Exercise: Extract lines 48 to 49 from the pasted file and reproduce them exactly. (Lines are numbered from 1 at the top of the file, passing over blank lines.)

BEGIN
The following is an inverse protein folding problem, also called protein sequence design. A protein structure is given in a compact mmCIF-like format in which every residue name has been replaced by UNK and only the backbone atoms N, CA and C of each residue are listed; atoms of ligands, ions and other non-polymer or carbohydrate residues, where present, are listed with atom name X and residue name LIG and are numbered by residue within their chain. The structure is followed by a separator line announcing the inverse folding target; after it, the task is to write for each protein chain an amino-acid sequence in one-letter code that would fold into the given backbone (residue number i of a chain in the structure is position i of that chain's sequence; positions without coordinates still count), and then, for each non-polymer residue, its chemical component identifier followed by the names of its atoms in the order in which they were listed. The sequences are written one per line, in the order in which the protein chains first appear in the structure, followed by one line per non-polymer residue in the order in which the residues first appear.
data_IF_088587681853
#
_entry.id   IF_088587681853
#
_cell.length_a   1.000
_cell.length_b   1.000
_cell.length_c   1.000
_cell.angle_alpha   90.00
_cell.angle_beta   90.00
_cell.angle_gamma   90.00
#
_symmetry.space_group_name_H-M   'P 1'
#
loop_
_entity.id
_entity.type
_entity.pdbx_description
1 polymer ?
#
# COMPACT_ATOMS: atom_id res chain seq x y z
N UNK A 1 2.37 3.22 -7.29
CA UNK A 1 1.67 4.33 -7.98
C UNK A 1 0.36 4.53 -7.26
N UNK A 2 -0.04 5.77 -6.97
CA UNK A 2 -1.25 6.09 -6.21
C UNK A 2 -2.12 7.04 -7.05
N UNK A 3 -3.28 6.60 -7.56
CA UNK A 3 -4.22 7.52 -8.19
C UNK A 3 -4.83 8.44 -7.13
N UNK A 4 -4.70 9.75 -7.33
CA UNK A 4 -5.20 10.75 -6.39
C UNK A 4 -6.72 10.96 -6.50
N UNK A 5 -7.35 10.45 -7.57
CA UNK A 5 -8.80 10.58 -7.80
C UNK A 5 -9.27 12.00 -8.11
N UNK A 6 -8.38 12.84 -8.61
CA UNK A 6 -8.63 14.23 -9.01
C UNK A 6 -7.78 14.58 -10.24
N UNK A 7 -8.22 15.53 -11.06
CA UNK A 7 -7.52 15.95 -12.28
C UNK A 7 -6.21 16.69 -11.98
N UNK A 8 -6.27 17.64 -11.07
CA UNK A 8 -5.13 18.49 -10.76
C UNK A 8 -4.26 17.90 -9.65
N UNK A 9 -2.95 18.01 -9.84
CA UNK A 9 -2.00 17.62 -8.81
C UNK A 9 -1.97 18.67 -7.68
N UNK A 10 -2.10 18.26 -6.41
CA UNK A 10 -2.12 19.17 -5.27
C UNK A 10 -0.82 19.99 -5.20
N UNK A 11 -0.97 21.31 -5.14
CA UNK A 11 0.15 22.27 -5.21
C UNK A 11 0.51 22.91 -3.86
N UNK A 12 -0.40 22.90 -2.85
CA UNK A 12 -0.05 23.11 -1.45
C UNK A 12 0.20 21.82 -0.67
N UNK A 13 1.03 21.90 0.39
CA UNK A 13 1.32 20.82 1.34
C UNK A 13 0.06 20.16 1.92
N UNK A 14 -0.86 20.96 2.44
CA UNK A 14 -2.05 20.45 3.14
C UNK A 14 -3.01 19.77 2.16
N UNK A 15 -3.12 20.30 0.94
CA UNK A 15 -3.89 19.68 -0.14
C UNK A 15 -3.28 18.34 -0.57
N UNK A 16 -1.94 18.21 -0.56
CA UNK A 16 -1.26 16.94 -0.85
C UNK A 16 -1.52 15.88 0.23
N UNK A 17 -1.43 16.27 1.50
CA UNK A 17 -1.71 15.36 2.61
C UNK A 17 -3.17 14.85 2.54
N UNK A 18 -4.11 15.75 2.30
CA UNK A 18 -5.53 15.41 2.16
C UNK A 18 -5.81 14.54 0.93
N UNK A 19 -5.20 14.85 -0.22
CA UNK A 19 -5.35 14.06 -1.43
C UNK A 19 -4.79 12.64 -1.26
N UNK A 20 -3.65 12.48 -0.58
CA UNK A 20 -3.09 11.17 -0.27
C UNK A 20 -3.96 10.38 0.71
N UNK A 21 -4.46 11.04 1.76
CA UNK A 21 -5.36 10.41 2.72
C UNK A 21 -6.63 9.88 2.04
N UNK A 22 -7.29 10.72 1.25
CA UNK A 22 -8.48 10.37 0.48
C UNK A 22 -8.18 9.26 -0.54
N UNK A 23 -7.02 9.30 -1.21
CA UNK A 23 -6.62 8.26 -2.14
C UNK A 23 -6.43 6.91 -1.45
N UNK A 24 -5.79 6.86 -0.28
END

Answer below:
C UNK A 9 -1.97 18.67 -7.68
N UNK A 10 -2.10 18.26 -6.41